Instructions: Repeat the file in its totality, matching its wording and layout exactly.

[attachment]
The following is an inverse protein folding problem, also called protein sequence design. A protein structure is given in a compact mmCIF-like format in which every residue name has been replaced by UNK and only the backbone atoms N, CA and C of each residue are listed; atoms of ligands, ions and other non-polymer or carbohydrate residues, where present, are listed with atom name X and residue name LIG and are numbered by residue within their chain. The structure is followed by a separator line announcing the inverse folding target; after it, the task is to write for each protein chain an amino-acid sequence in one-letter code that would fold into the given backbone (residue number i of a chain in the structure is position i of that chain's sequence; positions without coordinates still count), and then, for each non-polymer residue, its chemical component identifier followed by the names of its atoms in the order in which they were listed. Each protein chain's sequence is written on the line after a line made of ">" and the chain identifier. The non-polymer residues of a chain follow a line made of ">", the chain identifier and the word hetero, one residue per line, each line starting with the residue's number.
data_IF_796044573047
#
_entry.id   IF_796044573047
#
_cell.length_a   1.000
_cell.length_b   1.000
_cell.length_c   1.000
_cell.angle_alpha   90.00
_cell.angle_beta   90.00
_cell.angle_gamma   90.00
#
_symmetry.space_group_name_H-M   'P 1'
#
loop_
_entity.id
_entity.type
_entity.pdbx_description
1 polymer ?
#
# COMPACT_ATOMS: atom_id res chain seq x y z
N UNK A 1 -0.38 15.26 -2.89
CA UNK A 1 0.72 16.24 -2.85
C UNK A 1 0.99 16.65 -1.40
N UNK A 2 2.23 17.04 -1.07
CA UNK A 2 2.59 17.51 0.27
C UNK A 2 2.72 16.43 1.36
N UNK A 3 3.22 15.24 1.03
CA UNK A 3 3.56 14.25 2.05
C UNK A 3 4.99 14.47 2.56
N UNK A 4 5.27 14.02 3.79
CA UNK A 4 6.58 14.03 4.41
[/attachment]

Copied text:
The following is an inverse protein folding problem, also called protein sequence design. A protein structure is given in a compact mmCIF-like format in which every residue name has been replaced by UNK and only the backbone atoms N, CA and C of each residue are listed; atoms of ligands, ions and other non-polymer or carbohydrate residues, where present, are listed with atom name X and residue name LIG and are numbered by residue within their chain. The structure is followed by a separator line announcing the inverse folding target; after it, the task is to write for each protein chain an amino-acid sequence in one-letter code that would fold into the given backbone (residue number i of a chain in the structure is position i of that chain's sequence; positions without coordinates still count), and then, for each non-polymer residue, its chemical component identifier followed by the names of its atoms in the order in which they were listed. Each protein chain's sequence is written on the line after a line made of ">" and the chain identifier. The non-polymer residues of a chain follow a line made of ">", the chain identifier and the word hetero, one residue per line, each line starting with the residue's number.
data_IF_796044573047
#
_entry.id   IF_796044573047
#
_cell.length_a   1.000
_cell.length_b   1.000
_cell.length_c   1.000
_cell.angle_alpha   90.00
_cell.angle_beta   90.00
_cell.angle_gamma   90.00
#
_symmetry.space_group_name_H-M   'P 1'
#
loop_
_entity.id
_entity.type
_entity.pdbx_description
1 polymer ?
#
# COMPACT_ATOMS: atom_id res chain seq x y z
N UNK A 1 -0.38 15.26 -2.89
CA UNK A 1 0.72 16.24 -2.85
C UNK A 1 0.99 16.65 -1.40
N UNK A 2 2.23 17.04 -1.07
CA UNK A 2 2.59 17.51 0.27
C UNK A 2 2.72 16.43 1.36
N UNK A 3 3.22 15.24 1.03
CA UNK A 3 3.56 14.25 2.05
C UNK A 3 4.99 14.47 2.56
N UNK A 4 5.27 14.02 3.79
CA UNK A 4 6.58 14.03 4.41